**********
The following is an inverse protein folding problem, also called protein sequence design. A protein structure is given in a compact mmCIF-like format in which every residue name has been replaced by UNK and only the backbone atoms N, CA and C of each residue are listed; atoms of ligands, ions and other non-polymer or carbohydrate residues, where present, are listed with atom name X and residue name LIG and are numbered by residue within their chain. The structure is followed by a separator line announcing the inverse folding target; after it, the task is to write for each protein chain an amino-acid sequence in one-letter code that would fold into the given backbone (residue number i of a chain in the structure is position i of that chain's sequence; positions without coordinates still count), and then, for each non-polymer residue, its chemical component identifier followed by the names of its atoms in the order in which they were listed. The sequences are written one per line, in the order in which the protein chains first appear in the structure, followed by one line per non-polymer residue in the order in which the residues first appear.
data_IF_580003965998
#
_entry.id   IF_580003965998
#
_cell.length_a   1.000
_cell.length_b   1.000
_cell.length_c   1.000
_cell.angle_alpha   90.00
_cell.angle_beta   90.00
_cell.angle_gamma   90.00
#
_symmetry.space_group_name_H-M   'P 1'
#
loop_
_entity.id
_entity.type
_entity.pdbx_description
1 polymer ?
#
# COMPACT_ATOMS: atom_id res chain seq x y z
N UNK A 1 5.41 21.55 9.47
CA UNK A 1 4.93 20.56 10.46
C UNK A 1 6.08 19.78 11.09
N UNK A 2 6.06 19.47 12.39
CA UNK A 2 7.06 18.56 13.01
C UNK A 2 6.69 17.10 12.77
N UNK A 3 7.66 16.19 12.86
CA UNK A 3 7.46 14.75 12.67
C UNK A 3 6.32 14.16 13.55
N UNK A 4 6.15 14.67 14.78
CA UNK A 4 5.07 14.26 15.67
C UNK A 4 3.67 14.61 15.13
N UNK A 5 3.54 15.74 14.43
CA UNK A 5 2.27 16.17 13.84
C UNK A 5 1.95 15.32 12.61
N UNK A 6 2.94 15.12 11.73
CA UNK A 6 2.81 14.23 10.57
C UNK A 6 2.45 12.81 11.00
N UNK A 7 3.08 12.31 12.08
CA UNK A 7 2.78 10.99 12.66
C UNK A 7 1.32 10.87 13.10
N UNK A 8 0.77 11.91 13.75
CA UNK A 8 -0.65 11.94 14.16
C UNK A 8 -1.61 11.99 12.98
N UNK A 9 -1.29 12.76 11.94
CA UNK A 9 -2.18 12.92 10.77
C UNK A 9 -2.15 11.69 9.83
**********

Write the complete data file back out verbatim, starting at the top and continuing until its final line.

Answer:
The following is an inverse protein folding problem, also called protein sequence design. A protein structure is given in a compact mmCIF-like format in which every residue name has been replaced by UNK and only the backbone atoms N, CA and C of each residue are listed; atoms of ligands, ions and other non-polymer or carbohydrate residues, where present, are listed with atom name X and residue name LIG and are numbered by residue within their chain. The structure is followed by a separator line announcing the inverse folding target; after it, the task is to write for each protein chain an amino-acid sequence in one-letter code that would fold into the given backbone (residue number i of a chain in the structure is position i of that chain's sequence; positions without coordinates still count), and then, for each non-polymer residue, its chemical component identifier followed by the names of its atoms in the order in which they were listed. The sequences are written one per line, in the order in which the protein chains first appear in the structure, followed by one line per non-polymer residue in the order in which the residues first appear.
data_IF_580003965998
#
_entry.id   IF_580003965998
#
_cell.length_a   1.000
_cell.length_b   1.000
_cell.length_c   1.000
_cell.angle_alpha   90.00
_cell.angle_beta   90.00
_cell.angle_gamma   90.00
#
_symmetry.space_group_name_H-M   'P 1'
#
loop_
_entity.id
_entity.type
_entity.pdbx_description
1 polymer ?
#
# COMPACT_ATOMS: atom_id res chain seq x y z
N UNK A 1 5.41 21.55 9.47
CA UNK A 1 4.93 20.56 10.46
C UNK A 1 6.08 19.78 11.09
N UNK A 2 6.06 19.47 12.39
CA UNK A 2 7.06 18.56 13.01
C UNK A 2 6.69 17.10 12.77
N UNK A 3 7.66 16.19 12.86
CA UNK A 3 7.46 14.75 12.67
C UNK A 3 6.32 14.16 13.55
N UNK A 4 6.15 14.67 14.78
CA UNK A 4 5.07 14.26 15.67
C UNK A 4 3.67 14.61 15.13
N UNK A 5 3.54 15.74 14.43
CA UNK A 5 2.27 16.17 13.84
C UNK A 5 1.95 15.32 12.61
N UNK A 6 2.94 15.12 11.73
CA UNK A 6 2.81 14.23 10.57
C UNK A 6 2.45 12.81 11.00
N UNK A 7 3.08 12.31 12.08
CA UNK A 7 2.78 10.99 12.66
C UNK A 7 1.32 10.87 13.10
N UNK A 8 0.77 11.91 13.75
CA UNK A 8 -0.65 11.94 14.16
C UNK A 8 -1.61 11.99 12.98
N UNK A 9 -1.29 12.76 11.94
CA UNK A 9 -2.18 12.92 10.77
C UNK A 9 -2.15 11.69 9.83